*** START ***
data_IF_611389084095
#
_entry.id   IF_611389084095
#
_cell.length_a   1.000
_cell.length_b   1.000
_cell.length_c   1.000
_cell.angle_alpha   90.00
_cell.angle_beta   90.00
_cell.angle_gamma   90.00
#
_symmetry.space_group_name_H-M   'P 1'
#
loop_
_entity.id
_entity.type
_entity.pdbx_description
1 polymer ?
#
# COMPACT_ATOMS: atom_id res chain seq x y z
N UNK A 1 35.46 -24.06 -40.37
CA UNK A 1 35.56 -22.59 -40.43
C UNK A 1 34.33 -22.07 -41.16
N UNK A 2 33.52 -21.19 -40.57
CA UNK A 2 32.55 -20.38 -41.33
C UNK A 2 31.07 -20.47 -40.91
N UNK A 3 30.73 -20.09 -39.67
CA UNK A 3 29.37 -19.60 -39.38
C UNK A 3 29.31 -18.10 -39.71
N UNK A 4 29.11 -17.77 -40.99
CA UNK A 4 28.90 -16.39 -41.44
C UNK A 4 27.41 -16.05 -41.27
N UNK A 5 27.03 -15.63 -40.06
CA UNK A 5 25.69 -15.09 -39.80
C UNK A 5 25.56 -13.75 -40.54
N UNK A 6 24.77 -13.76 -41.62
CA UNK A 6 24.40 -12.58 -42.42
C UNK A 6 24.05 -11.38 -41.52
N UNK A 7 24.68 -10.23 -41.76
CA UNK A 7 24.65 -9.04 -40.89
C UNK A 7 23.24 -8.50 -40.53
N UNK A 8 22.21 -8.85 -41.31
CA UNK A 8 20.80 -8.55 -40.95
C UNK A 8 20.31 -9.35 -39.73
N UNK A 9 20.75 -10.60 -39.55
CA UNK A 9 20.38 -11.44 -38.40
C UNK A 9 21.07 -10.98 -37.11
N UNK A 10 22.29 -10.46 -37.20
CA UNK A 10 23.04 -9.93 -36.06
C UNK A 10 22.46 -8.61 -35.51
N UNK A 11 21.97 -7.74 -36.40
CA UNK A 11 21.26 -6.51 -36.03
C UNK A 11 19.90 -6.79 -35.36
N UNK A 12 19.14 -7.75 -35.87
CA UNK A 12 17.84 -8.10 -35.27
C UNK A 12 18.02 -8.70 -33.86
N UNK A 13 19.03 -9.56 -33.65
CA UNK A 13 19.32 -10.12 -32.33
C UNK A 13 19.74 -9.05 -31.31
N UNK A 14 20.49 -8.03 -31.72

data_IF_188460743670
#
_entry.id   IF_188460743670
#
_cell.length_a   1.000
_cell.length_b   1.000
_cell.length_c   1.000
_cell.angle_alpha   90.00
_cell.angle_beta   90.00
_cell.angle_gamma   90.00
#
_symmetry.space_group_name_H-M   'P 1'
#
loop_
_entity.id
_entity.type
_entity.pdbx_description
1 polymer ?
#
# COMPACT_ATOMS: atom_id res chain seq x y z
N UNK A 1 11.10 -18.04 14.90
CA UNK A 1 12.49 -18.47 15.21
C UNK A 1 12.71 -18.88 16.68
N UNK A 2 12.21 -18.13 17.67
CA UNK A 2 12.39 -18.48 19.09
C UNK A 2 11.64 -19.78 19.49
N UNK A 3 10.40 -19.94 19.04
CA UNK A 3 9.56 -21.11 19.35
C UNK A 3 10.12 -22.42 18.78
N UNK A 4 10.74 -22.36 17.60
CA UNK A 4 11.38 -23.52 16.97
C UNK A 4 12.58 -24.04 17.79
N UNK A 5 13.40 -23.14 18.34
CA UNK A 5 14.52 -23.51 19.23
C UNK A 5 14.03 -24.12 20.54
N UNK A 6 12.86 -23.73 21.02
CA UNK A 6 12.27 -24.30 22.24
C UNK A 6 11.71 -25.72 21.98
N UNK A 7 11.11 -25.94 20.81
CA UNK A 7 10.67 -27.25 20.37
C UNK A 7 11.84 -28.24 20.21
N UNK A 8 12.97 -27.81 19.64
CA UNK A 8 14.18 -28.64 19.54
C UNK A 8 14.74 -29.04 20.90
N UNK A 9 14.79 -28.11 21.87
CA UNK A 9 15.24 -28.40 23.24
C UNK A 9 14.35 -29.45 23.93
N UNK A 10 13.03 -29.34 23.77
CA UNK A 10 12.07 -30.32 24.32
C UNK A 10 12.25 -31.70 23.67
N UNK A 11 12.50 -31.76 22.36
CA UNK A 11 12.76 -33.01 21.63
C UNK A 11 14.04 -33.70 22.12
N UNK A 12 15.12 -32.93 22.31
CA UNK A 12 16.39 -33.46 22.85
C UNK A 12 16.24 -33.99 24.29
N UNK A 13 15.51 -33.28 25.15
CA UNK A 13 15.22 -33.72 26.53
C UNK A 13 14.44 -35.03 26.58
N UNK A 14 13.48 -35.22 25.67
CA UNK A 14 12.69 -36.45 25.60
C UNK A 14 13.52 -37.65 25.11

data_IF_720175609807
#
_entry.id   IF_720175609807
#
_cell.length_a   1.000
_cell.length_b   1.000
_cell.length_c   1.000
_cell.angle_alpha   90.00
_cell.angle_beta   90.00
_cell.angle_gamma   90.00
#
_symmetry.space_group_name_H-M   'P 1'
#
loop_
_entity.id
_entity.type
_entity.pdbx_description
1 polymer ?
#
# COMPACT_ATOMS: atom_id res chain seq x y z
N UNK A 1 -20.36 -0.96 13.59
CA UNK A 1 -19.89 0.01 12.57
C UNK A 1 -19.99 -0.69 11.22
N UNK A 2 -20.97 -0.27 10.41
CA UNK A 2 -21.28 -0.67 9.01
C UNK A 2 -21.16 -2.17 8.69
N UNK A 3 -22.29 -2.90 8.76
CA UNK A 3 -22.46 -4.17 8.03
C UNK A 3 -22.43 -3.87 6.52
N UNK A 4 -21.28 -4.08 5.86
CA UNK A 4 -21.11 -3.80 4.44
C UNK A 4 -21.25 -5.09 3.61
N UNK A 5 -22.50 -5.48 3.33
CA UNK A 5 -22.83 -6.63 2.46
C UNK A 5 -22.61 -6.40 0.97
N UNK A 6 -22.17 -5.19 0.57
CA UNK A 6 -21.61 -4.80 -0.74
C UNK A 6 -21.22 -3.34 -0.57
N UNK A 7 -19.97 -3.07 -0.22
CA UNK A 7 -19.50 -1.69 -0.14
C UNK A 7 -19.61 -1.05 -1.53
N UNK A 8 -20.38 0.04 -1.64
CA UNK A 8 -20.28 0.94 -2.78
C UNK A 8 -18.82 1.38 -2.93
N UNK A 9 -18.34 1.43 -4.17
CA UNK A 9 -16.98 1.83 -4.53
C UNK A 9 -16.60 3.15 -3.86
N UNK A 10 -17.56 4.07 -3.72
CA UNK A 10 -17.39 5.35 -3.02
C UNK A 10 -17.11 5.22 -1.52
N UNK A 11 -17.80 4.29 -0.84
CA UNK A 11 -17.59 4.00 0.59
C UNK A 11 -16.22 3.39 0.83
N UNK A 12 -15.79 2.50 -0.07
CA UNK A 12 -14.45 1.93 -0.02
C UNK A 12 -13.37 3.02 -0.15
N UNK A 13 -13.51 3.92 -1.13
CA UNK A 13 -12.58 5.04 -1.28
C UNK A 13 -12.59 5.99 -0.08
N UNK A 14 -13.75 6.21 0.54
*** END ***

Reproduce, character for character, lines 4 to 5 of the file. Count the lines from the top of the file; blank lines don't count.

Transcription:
#
_cell.length_a   1.000